February 20: An American astronomer declares that the chances of intelligent life coming from Jupiter or Saturn are 'a billion to one'.
February 21: The Emperor of China announces that he will not object to the League of Nations plebiscite in Korea. Private undertakings are reached for the expedited withdrawal of United Nations Command troops south of the 38th Parallel to assuage Chinese security concerns.
February 22: Large scale flooding begins in the Hunter Valley of New South Wales, eventually costing 25 lives.
February 23: Freezing conditions across Britain result in dozens of roads being blocked by snow and cancellation of rail service across many parts of the country. The Royal Air Force makes deliveries of foodstuffs and medical supplies to the hardest hit areas.
February 24: A USN Convair R3Y-1 Tradewind sets a new flying boat speed record in a flight across the continental United States, flying from San Diego, to NAS Patuxent River, in 8 hours and 46 minutes at an average speed of 432 mph.
February 25: The Red Army begins testing of a large combat tripod, causing considerable consternation in the West.
February 26: George F. Smith becomes the first man to survive aircraft ejection at supersonic speed, escaping from a North American F-100 Super Sabre flying at Mach 1.25.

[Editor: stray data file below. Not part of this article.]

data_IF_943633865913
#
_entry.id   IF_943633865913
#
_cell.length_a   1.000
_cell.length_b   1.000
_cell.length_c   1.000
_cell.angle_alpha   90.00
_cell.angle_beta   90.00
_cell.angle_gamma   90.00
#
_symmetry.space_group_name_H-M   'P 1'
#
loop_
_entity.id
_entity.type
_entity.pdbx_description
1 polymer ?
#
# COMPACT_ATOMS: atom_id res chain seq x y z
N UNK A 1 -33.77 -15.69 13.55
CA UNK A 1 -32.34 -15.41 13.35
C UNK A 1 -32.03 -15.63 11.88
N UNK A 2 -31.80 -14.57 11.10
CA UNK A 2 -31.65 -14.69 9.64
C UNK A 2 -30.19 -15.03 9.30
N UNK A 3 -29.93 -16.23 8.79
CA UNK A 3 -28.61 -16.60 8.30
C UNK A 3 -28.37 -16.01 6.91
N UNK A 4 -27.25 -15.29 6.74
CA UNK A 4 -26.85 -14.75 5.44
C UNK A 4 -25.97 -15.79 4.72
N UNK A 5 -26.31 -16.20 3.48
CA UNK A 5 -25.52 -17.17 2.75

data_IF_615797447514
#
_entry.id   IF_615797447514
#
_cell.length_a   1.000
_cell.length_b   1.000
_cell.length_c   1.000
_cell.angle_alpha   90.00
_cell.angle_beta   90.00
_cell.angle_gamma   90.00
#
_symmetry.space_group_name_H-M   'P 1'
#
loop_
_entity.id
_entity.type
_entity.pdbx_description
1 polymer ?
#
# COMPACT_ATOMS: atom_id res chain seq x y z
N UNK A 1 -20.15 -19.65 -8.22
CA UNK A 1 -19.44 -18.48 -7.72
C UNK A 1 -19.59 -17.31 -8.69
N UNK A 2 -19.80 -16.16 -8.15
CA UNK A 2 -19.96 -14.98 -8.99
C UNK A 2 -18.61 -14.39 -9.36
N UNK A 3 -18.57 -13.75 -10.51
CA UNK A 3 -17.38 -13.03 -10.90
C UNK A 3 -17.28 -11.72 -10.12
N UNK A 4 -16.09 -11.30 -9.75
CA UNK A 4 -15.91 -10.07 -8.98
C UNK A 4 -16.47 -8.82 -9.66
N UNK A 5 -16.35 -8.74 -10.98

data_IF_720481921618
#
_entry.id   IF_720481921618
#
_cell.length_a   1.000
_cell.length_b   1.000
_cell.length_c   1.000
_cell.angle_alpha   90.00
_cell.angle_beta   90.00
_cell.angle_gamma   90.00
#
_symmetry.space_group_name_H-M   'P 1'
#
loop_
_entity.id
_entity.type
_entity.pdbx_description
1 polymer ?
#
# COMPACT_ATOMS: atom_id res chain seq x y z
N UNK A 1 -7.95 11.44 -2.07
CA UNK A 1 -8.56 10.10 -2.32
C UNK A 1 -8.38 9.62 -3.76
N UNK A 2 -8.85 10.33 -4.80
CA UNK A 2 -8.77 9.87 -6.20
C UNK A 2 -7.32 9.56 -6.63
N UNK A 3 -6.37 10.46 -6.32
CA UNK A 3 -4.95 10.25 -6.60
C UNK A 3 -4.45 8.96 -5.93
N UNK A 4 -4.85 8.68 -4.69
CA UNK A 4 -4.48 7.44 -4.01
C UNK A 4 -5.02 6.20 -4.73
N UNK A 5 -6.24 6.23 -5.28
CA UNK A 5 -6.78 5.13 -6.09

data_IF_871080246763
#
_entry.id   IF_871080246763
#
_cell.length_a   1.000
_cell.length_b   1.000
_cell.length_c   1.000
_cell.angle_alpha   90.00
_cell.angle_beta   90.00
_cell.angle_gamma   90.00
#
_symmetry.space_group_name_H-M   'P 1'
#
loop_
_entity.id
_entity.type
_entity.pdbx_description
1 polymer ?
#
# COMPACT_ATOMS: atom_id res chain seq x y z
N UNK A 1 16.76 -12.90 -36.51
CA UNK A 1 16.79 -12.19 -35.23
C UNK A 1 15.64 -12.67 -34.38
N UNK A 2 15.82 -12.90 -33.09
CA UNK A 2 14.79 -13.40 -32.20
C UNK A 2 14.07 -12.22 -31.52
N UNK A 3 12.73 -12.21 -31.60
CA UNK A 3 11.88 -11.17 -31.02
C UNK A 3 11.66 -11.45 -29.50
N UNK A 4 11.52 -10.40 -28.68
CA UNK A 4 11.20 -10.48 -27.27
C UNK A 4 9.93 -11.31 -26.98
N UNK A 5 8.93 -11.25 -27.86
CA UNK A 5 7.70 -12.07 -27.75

February 27: The Japanese Democratic Party returns to power at the General Election, winning 205 seats to 124 of the Liberal Party.
February 28: Signing of a secret memorandum agreement between the United States, Japan and the British Empire regarding Japanese rearmament in Tokyo, ostensibly motivated by the Gojira Attack, but more broadly focused on counterbalancing Soviet and Chinese power in North East Asia. Previous restrictions on the manufacture, purchase or operation of strike aircraft, capital ships, submarines and aircraft carriers are to be effectively lifted.

March
March 1: Signing of the Treaty of Seoul, marking a formal end to the Korean War. The national plebiscite is scheduled to follow in August.
March 2: USS Midway and her accompanying task force arrives in Australia, her visit marking a sign of overt American support for Australia in the ongoing New Guinea dispute.
March 3: England win the Fifth Test at Sydney by 10 wickets, taking the Ashes series 4-1. Frank 'Typhoon' Tyson takes 5/26 in Australia's second innings to bring his series total to 36 wickets at an average of 19.2
March 4: 15 leaders of the Communist Party of Great Britain are arrested and charged with seditious conspiracy.